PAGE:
Suprita was the Andrew Goodman Foundation Social Change Fellow at The Sylvia Center this past summer with Liz Neumark, 2012 AGF Hidden Hero Awardee and is a junior at the Macaulay Honors College at the City College of New York majoring in International Studies and Economics and minoring in Arabic.

About the Author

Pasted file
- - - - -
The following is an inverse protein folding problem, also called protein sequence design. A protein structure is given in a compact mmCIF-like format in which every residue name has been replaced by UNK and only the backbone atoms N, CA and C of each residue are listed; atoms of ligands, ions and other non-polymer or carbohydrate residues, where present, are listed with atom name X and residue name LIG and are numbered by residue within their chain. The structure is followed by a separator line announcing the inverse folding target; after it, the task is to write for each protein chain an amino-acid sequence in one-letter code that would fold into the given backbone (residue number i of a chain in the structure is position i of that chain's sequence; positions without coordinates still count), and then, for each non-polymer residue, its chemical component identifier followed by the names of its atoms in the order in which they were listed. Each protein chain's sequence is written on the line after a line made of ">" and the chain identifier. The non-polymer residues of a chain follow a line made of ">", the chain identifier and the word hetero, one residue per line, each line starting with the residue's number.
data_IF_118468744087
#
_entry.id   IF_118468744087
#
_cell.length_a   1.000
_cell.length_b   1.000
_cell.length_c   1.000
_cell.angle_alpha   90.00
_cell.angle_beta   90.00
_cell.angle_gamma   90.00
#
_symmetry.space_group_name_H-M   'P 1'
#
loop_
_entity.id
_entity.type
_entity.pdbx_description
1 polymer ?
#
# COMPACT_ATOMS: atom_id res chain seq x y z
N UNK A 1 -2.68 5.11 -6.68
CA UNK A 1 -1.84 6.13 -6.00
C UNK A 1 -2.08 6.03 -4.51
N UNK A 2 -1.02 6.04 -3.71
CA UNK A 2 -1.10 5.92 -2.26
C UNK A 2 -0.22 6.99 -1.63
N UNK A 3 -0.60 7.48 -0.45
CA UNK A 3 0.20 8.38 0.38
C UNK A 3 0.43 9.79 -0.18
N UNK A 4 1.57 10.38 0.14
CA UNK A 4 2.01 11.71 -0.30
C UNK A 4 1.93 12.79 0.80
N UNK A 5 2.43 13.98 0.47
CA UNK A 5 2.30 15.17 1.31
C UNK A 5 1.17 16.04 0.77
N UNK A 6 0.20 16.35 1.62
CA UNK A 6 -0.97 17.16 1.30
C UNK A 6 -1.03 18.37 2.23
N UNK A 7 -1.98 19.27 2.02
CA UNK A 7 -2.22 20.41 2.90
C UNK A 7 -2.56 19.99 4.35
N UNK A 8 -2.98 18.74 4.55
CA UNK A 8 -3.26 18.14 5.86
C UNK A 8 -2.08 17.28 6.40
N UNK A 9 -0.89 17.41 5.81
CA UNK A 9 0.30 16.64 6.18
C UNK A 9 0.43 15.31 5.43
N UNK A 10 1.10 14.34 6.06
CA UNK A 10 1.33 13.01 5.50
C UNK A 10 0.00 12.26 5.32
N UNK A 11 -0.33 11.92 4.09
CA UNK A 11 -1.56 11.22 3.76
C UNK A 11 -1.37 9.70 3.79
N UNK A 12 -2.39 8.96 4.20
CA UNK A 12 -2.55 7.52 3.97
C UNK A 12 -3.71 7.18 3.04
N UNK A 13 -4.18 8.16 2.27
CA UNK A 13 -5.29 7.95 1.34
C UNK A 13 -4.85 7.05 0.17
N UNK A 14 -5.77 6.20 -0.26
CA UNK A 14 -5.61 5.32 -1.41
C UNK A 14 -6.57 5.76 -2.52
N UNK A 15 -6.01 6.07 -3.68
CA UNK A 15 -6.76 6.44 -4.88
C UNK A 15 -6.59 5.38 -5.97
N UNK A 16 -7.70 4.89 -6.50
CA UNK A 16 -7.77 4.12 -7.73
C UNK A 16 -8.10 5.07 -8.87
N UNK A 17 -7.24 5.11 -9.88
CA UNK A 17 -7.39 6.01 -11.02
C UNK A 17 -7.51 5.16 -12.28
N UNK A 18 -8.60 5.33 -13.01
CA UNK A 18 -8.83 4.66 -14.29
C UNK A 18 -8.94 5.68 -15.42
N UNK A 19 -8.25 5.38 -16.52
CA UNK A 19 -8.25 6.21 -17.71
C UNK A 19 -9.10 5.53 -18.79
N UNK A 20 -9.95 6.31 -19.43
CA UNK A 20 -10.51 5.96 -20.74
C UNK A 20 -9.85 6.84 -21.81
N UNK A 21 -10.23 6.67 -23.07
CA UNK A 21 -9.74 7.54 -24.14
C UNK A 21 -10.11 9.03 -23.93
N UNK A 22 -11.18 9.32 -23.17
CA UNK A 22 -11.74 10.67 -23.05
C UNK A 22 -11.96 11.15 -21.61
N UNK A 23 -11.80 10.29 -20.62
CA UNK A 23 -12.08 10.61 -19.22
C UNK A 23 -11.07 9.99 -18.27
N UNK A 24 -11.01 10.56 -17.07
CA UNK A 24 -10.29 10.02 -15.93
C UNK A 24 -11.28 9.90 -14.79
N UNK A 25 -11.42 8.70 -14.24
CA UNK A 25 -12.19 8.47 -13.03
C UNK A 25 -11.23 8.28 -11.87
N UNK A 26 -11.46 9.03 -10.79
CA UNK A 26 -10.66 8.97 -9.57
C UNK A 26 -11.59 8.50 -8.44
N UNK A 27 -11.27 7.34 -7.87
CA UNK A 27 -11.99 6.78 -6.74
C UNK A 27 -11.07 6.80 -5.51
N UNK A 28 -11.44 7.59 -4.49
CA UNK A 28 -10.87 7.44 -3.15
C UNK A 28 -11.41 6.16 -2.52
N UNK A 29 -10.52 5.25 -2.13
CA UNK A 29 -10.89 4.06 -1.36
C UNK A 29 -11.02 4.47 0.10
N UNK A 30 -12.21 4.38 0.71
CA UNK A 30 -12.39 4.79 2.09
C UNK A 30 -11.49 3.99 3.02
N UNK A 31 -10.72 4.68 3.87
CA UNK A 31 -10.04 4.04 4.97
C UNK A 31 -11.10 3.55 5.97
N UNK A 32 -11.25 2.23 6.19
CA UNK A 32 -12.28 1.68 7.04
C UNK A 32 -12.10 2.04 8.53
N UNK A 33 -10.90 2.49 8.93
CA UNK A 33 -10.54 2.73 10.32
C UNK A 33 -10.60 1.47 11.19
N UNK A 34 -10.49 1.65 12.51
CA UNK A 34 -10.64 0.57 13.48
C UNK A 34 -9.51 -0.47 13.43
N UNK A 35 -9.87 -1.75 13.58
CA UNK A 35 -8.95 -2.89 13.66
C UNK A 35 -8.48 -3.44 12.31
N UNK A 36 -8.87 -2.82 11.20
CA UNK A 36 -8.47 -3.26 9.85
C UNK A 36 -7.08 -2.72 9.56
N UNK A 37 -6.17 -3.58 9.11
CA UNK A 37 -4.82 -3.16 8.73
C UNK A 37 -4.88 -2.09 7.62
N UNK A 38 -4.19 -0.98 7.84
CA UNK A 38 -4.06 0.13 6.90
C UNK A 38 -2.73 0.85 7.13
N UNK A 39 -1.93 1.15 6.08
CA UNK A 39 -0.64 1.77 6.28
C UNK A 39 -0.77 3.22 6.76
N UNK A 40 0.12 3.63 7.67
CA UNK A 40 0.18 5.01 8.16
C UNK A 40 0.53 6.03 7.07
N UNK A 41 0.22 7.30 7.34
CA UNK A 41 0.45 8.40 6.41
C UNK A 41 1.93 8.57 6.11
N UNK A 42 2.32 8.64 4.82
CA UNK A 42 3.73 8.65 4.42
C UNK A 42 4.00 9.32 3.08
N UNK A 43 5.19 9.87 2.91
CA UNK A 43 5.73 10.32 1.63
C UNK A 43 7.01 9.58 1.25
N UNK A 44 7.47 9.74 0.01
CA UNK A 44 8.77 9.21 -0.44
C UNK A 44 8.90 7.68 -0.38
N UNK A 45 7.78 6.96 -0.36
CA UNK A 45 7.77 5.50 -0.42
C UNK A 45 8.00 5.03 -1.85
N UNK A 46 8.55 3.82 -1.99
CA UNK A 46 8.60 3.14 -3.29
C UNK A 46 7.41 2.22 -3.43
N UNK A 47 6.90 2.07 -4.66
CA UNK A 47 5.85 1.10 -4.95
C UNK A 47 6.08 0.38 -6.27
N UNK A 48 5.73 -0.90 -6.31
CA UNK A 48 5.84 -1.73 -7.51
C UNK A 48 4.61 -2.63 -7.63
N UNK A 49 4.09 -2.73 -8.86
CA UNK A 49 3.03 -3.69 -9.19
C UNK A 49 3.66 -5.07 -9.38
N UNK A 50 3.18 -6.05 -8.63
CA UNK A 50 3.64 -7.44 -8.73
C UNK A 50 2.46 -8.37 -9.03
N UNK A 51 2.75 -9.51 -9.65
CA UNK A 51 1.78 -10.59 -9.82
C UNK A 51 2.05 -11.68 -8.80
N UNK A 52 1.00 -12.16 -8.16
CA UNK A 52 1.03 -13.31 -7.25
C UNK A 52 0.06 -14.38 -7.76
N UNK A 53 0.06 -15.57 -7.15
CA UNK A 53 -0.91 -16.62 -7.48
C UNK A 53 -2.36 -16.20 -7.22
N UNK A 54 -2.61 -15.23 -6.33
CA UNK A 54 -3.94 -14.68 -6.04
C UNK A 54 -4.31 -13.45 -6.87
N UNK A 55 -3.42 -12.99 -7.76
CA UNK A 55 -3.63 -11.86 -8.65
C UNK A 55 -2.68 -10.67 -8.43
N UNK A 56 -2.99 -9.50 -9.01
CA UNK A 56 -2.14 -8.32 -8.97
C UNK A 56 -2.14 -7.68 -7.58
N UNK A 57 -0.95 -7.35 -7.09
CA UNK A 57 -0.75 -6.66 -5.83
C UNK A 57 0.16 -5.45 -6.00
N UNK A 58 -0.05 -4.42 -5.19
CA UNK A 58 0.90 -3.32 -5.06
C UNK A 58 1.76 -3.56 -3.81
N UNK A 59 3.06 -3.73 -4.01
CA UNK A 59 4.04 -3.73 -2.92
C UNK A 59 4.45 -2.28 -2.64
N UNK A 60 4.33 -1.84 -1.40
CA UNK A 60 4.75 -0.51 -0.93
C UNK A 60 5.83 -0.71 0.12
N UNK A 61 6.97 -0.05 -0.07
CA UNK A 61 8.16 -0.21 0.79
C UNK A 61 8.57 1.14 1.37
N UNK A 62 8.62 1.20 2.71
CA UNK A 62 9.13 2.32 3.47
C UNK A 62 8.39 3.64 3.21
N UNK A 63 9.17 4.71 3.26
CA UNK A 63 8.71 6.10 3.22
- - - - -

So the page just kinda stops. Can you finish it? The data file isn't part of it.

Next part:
Suprita was born in West Bengal, India and came to the US at the age of  five. She grew up  in The Bronx and was exposed to many different cultures and  communities in New York  City. As a part of the Macaulay Honors College at the City College  of New York, she  is majoring in International Studies with a focus on Conflict Stabilization  while pursuing the  pre-med track. Ultimately, she wants to work in global healthcare policy  and act as a liaison  between marginalized populations and government institutions. At  CCNY, she the Vice  President of the Government & Law Society where they strive to  connect faculty and  students in order to foster a community within the Political Science and  International Studies  departments while creating a space for intellectual discussions and involvement. She is part of the mentorship program at CCNY and helps incoming freshman transition to college life, focusing on not only their academic success, but also their personal development and maintain these relationships throughout their time in college. This summer, she is participating in a policy-based fellowship at the Roosevelt Institute of Public Policy. She will also be traveling to Panama to continue healthcare efforts and also look at the effects of deforestation within these communities. During her free time, Suprita enjoys boxing, scouring New York City for great food, listening to slam poetry, and frolicking through Central Park.